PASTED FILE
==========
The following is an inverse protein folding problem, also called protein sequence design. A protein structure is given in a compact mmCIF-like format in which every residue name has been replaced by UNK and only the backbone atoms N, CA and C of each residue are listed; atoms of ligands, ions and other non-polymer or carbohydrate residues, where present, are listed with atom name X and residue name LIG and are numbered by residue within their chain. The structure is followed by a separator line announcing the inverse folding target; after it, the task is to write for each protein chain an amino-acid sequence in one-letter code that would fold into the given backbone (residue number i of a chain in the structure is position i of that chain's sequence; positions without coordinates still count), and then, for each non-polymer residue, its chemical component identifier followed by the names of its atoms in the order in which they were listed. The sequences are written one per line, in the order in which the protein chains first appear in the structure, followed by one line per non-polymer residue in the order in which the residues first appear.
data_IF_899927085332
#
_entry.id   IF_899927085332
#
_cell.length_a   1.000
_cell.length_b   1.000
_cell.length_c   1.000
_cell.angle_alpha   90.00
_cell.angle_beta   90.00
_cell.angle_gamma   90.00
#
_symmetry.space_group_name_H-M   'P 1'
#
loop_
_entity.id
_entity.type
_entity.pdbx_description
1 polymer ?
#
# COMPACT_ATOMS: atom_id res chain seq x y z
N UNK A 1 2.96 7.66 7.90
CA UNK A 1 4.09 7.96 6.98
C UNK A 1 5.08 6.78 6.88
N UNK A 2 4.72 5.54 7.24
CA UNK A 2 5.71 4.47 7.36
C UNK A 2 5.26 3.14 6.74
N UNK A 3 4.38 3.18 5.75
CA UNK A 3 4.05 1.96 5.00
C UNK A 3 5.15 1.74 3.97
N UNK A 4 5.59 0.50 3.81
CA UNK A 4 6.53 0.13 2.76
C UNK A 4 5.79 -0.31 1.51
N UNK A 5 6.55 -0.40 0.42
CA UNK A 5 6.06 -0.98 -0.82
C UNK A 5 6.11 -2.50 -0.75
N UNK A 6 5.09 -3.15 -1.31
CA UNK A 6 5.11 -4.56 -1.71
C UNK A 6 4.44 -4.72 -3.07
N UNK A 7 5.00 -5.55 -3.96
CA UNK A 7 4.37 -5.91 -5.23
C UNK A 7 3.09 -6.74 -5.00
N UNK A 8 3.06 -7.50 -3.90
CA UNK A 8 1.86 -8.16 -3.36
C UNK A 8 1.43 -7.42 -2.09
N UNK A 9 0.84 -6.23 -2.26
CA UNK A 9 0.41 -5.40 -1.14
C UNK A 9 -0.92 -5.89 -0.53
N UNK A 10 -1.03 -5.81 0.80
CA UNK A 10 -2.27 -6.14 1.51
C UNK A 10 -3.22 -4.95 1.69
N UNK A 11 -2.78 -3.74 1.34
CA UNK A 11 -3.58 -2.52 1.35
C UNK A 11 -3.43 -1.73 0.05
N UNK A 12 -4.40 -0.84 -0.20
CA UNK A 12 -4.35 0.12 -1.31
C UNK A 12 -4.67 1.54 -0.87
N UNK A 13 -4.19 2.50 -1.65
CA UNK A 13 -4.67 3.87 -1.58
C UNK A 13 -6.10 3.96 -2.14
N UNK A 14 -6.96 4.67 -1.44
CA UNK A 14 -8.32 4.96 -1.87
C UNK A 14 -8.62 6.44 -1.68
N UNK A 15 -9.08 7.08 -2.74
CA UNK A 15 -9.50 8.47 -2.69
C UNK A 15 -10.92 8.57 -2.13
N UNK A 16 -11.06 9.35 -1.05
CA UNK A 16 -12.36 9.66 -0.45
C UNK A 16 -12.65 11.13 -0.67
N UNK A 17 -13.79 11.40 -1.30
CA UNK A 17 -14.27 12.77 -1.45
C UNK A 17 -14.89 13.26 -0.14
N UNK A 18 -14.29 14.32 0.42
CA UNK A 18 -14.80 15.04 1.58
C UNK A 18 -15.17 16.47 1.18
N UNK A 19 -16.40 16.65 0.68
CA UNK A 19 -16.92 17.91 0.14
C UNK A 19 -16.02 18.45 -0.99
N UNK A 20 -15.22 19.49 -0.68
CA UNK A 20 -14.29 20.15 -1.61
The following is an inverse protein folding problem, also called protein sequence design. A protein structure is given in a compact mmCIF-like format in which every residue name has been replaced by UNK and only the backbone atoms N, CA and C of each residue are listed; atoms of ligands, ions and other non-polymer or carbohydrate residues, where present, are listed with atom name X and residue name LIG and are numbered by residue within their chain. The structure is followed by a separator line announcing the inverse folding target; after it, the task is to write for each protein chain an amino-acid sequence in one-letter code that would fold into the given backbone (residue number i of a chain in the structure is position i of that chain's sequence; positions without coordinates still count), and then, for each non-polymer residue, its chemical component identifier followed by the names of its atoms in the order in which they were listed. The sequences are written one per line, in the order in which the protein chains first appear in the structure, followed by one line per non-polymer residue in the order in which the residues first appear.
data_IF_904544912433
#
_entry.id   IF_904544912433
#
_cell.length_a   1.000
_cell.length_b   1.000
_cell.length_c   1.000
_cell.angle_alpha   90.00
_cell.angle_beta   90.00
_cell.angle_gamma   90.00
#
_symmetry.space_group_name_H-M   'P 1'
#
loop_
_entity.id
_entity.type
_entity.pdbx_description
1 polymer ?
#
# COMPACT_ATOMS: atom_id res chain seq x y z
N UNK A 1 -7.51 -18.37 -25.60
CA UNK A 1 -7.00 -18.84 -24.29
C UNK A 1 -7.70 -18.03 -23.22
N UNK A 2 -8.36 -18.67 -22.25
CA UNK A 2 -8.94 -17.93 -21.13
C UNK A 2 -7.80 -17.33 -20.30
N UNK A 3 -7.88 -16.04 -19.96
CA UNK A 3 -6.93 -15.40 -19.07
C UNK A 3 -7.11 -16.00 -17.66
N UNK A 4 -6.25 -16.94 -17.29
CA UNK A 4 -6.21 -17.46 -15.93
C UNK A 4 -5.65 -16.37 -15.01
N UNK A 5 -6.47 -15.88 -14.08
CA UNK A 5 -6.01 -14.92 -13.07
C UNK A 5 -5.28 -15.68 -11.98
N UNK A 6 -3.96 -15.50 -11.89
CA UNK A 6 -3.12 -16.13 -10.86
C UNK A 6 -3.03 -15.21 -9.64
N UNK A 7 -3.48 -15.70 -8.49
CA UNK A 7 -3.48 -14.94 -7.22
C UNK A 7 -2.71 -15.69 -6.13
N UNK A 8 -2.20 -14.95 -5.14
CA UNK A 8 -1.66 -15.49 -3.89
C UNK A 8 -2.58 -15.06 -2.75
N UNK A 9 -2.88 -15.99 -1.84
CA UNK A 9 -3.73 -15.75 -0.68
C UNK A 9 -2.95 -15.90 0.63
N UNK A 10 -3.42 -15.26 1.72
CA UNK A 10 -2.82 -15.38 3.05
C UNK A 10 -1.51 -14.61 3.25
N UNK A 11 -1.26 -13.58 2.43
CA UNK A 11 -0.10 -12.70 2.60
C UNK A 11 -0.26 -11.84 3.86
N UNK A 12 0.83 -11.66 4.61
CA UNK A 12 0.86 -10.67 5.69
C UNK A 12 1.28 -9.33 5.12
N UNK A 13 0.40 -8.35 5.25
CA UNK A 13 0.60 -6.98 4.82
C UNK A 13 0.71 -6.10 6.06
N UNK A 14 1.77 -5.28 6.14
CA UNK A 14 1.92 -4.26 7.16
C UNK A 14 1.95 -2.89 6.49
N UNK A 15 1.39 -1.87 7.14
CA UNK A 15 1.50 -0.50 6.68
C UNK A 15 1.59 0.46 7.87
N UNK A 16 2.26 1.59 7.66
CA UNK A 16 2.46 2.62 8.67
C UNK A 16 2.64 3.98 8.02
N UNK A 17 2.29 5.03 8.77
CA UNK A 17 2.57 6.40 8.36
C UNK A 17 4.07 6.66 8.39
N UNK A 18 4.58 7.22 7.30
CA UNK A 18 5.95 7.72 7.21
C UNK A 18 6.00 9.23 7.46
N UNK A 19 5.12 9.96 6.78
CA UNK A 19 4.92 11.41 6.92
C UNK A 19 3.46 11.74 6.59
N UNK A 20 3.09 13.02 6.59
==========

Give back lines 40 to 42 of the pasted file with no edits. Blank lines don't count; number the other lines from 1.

N UNK A 7 5.00 -5.55 -3.96
CA UNK A 7 4.37 -5.91 -5.23
C UNK A 7 3.09 -6.74 -5.00